test case. Yesterday, the Supreme
Court said they would review both
cases, paving the way for what
many observers feel would be a
decision with far-reaching effects
on the Selective Service System.
The welfare case will be heard
on an appeal from the state of
Maryland, where a $250 per month
family maximum was ruled illegal
last March by a federal court in
In addition, the Supreme Court
agreed to hear an appeal which
asks that a $10-million per month
reduction in welfare assistance to
ffamilies in New York state be


-Associated Press

Ordeal over


t I

Britisk journalist Norman Barrymaine, who was held in solitary
confinement for 19 months in Communist China, speaks to news-
men yesterday in Hong Kong. Barrymaine said he kept his sanity
by dictating news stories to an imaginary secretary.
Nixon to address
nation on Vietnam


William Glover
Suzanne Grossmann
Directed by Stephen Porter


,.4Wo .'

375 No. MAPLE PD.-"769-1300
SAT. and SUN.- :00-3:05-

The Michigan Daily, edited and man-,
aged by students at the University of
Michigan. News phone: 764-0552. Second
Class postage paid at Ann Arbor, Mich-
igan, 420 Maynard St...Ann Arbor,
Michigan 48104. Published daily Tues-
day through Sunday morning Univer-
sity year. Subscription rates: $10 by
carrier, $10 by mail.
Summer Session published Tuesday
through Saturday morning. subscrip-
tion rates: $3.00 by carrier, $3.00 by

WASHINGTON {,P - President dent declared his policy would not Attorneys for ten welfare re-
Nixon will address the nation on "be swayed by public demonstra- cipients in New York say the re-
his Vietnam policy Nov. 3, in a tions." duction, begun last summer, con-
nationally broadcast speech, the "To allow government policy to flicts with a congressional meas-
White House announced yesterday. be made in the streets would de- ure which requires that payments
The announcement, which came stroy the democratic process," under Aid to Families with De-
as Nixon began discussions with Nixon said. pendant Children be increased to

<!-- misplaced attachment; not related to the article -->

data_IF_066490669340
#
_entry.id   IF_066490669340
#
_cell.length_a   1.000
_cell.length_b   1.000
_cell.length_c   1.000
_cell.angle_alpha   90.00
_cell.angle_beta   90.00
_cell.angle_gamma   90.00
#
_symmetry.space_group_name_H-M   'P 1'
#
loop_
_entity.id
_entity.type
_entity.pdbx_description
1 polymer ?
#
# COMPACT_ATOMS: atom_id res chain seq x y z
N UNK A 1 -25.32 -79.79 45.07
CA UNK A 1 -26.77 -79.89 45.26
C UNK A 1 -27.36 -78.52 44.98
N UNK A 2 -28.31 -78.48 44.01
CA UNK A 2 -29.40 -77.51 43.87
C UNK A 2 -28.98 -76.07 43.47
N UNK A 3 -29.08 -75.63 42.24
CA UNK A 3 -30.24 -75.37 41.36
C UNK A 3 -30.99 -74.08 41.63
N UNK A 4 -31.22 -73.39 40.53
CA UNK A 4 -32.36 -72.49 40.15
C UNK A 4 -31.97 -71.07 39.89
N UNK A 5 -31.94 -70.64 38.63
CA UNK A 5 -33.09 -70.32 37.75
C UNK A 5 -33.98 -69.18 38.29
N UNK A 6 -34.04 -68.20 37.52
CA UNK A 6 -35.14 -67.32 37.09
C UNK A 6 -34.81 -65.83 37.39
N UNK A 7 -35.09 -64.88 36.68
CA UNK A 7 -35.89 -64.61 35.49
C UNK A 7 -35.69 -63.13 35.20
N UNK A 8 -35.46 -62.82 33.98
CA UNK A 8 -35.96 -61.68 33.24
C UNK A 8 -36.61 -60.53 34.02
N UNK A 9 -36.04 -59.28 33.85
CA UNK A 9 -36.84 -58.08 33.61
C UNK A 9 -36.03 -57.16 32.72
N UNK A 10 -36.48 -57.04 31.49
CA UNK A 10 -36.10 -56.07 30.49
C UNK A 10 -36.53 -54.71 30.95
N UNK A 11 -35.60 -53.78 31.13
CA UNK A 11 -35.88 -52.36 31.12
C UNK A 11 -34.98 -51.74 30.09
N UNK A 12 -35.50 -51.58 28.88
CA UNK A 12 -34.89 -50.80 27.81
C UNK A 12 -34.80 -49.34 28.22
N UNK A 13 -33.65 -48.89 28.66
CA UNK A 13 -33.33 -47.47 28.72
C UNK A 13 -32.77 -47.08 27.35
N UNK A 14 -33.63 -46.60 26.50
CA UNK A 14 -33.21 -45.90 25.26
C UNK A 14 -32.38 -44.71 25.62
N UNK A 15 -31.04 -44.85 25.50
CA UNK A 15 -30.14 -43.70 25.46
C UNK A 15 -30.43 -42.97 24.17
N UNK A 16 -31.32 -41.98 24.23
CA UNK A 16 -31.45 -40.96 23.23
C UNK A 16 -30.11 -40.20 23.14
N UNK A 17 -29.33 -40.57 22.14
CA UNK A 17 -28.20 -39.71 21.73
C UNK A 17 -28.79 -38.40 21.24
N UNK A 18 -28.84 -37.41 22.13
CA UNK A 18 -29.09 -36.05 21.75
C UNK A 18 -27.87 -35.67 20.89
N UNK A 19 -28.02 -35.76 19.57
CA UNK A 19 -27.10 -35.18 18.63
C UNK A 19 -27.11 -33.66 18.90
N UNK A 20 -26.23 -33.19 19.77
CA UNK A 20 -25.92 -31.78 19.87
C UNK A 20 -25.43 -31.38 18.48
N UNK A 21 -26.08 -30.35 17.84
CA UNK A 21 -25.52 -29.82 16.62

n a d ciUnited The Vietnam speech will be de- reflect an increase in living costs.
Henry Cabot Lodge, chiefUntd TeVenmsecwilbd-; In other action, the Supreme
States negotiator at the Paris livered on the eve of scattered Court agreed to decide whether a
Peace talks, stirred speculation off-year elections. Some observers state may deny voting rights to
that the speech may bring to light felt that Nixon might be attempt- persons living in a federal reser-
either a major new development ing a last-minute effort to aidvation
or a change in administration Republican candidates. However, the Court refused to
poli. The speech announcement is the review a lower court decision up-
However, no change in policy latest in a flurry of administra- holding a statute requiring anti-
appeared evident yesterday, as tion activity on. the Vietnam war, smoking messages on radio and
Nixon reiterated his stance that which some observers feel is de- television.
he would not be affected by the signed to take some of the edge In the area of criminal law, the
nationwide anti-war moratorium off tomorrow's protests. Supreme Court agreed to hear
scheduled for tomorrow. Last Thursday, Nixon conferred NwYr tt fiil hl
In etr oaGogeonU 1 with Ellsworth Bunker, ambassa- lenge a ruling by U.S. Circuit
versity student who had chal-I dor to Saigon. On Saturday, he, Court that state prisoners who
lenged Nixon's position, the Presi- discussed Vietnam nnliCV With!..i,.. a .4n




"We the undersigned faculty and student members of the Asian Studies commu-
nity at the University of Michigan feel it is our special obligation to speak out in
opposition to the war in Vietnam, and are therefore supporting the nationwide
October 15 Moratorium.
"Since we are personally involved in the study of Asian culture and societies, we
are particularly aware of the futility and inhumanity of this war, and of the in-
creased distortions and rigidities in American foreign policy in Asia. We cannot